- As Malta Files and independent research have exposed, Malta plays an important role in the global industry which facilitates tax avoidance, corruption and crime. Thus, by the EU’s own criteria, Malta should be included in the EU tax haven blacklist.
- While the Labour Party officials do their best to maintain the illusion of paradise on Earth flourishing in Malta, the representatives of opposition sweat to prove the opposite. They paint a grim picture of Malta as a ‘Mafia State’—the state it cannot escape for as long as it’s governed by Labour. Yet, despite the passionate rhetoric pledging for transparency and against corruption, the anti-corruption warriors, namely PN MEPs Roberta Metsola, David Casa and Francis Zammit Dimech, do not practice what they preach. Not only are they not concerned by Malta’s unjust taxation system and the role its financial services play in the global offshore finance, but consistently whitewash its misdeeds and repeatedly vote against EU Parliament’s proposals aimed at improving transparency and fair taxation of digital corporations.
How do these facts relate to each other?
Given the rationale of the Panama Papers—to expose income inequality and the scale of the injustices—it is only sensible to expect fervent critics of Konrad Mizzi and Keith Schembri to be true to their word and to extend the critique to the offshore finance industry at large. Alas this is not the case. The question is why. What could possibly motivate the anti-corruption warriors to regularly cast a vote against transparency?
The critique of Panama accounts of the PL officials and the defense of Malta’s native tax haven, which narrowly escaped blacklisting, do not contradict one another. One of the key points here is that transparency and social justice are not the priority for the anti-corruption warriors such as Roberta Metsola, David Casa, Manuel Delia and their allies. The vehement condemnation they directed towards Schembri’s and Mizzi’s Panama accounts was neither about legitimacy nor the compromised ethics of offshore finance. What matters most to these pseudo-activists is that the exposure of the government officials in Panama Papers cast a shadow over Malta’s own Panama—the financial services sector—by making it more vulnerable to the onslaught from the international anti-offshore finance lobby.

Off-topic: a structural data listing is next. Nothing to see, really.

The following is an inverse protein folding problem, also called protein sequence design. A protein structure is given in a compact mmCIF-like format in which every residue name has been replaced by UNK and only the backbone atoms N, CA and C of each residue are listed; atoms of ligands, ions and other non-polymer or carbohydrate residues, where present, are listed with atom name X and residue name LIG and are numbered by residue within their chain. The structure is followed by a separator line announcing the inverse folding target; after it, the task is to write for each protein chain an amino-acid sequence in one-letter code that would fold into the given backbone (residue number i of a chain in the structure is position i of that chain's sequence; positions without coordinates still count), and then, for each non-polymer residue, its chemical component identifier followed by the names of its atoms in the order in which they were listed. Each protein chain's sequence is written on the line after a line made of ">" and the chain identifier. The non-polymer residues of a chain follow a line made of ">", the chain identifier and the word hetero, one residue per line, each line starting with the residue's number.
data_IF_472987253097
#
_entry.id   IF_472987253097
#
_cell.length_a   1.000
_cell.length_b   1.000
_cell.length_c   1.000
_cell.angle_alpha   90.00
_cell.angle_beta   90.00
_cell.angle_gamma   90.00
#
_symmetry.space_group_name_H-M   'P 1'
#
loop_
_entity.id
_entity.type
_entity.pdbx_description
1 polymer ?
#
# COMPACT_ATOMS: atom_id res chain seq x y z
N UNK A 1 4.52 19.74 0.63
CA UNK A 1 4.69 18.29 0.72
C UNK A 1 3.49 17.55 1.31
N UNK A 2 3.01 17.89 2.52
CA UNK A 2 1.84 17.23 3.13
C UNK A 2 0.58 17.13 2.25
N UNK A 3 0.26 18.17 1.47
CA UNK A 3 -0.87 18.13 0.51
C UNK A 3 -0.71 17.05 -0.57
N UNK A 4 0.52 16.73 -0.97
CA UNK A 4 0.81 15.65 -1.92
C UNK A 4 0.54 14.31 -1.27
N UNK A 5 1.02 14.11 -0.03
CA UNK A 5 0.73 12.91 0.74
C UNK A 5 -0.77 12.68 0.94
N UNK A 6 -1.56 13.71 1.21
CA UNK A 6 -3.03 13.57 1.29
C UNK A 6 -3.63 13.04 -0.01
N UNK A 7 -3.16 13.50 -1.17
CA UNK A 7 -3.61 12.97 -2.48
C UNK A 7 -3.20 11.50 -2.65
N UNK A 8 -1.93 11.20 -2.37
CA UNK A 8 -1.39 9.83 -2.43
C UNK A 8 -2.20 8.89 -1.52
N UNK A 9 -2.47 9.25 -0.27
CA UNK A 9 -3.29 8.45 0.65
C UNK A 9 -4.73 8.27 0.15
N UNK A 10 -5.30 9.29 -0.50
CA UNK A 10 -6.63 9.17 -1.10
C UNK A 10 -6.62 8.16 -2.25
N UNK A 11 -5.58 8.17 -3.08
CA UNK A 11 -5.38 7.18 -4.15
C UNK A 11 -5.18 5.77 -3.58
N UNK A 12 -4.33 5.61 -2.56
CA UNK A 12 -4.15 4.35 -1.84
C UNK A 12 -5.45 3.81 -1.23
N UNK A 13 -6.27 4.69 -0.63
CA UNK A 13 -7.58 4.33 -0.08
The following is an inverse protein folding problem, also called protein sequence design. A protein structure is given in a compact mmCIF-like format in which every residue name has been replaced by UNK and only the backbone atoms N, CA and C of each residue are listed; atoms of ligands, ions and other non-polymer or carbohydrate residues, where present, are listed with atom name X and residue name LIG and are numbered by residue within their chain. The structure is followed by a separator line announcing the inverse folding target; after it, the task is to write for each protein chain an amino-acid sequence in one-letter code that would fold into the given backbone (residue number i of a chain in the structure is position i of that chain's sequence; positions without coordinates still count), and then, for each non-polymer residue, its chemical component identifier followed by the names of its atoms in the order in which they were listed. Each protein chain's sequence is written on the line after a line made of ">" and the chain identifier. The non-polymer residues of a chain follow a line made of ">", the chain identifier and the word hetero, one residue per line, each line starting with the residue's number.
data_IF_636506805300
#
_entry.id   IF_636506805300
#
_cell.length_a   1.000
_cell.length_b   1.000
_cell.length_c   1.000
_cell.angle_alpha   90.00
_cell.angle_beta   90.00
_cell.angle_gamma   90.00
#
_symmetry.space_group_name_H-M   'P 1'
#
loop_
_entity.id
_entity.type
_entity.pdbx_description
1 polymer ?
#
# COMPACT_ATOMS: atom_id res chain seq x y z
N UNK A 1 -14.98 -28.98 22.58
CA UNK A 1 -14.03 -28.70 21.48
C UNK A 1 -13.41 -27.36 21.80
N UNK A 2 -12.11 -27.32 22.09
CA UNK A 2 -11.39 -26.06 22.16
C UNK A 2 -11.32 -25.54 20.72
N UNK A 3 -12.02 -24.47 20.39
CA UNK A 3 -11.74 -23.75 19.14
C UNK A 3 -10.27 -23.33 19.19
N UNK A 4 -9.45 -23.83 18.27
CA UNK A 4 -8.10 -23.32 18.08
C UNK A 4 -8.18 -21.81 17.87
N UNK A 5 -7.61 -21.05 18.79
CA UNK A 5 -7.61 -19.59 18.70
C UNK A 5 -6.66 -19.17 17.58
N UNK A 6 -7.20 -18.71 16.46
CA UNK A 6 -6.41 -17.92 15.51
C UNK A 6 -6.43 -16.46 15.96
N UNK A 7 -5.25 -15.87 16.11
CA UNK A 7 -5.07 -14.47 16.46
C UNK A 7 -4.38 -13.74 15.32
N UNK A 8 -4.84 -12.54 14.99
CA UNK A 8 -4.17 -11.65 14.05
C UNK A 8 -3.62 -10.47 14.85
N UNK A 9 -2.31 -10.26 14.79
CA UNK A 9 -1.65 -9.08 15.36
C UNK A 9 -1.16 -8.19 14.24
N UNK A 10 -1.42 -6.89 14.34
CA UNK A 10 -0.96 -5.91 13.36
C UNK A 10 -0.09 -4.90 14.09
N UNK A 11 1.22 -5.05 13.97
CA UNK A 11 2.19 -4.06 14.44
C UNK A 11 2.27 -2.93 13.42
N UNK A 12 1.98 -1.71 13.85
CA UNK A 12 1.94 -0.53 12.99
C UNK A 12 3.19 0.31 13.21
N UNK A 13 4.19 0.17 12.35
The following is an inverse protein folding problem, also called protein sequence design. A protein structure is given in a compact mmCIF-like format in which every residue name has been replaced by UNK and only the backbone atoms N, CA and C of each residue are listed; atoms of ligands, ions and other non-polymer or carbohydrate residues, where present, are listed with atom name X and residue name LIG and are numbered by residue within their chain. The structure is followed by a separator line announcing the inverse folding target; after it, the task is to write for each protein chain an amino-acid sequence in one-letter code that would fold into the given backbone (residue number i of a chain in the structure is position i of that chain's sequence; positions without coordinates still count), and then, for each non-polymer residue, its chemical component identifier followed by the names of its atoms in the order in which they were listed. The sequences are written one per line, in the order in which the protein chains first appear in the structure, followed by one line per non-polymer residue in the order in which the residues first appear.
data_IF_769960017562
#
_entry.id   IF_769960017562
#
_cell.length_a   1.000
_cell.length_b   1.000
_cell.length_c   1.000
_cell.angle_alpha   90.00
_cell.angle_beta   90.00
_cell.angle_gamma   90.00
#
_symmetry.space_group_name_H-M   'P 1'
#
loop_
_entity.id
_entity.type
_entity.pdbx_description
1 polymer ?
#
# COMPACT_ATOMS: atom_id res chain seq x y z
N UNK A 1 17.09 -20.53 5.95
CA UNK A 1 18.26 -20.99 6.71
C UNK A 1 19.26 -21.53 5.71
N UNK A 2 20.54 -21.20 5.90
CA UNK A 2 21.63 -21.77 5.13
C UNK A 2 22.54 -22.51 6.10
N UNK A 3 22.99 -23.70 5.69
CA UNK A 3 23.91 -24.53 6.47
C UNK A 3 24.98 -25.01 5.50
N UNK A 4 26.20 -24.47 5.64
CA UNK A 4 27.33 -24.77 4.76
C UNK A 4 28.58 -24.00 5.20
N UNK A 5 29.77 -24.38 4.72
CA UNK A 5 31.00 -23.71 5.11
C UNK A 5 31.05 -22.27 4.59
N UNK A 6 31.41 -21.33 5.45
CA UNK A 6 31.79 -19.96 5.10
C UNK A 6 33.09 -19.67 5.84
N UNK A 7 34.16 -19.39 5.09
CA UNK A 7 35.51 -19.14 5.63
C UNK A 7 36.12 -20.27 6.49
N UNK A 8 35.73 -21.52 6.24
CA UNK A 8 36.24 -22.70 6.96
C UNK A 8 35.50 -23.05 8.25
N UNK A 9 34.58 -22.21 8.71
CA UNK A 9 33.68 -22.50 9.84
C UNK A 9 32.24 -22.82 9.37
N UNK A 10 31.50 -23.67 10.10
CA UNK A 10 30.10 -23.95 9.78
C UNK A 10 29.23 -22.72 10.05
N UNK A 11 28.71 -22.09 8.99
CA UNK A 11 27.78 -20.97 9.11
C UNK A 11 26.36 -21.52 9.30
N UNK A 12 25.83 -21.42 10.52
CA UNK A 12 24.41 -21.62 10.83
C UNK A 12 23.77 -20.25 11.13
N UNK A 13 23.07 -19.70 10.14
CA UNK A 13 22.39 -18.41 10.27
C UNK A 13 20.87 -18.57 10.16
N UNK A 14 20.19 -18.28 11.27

The exposure of Malta’s officials in Panama Papers has damaged the reputation of its financial sector, hence making it difficult for the tax-planning and wealth-managing law firms to operate with ease. When Malta Files hit the headlines, Daphne Caruana Galizia, rather than inquiring into the shocking injustices revealed, regarded the investigations as a toll for Schembri’s and Mizzi’s Panama accounts. In the comment’s section of one of the posts she wrote: “Malta was getting along swimmingly before the Prime Minister and his two henchmen decided to set up companies in Panama”.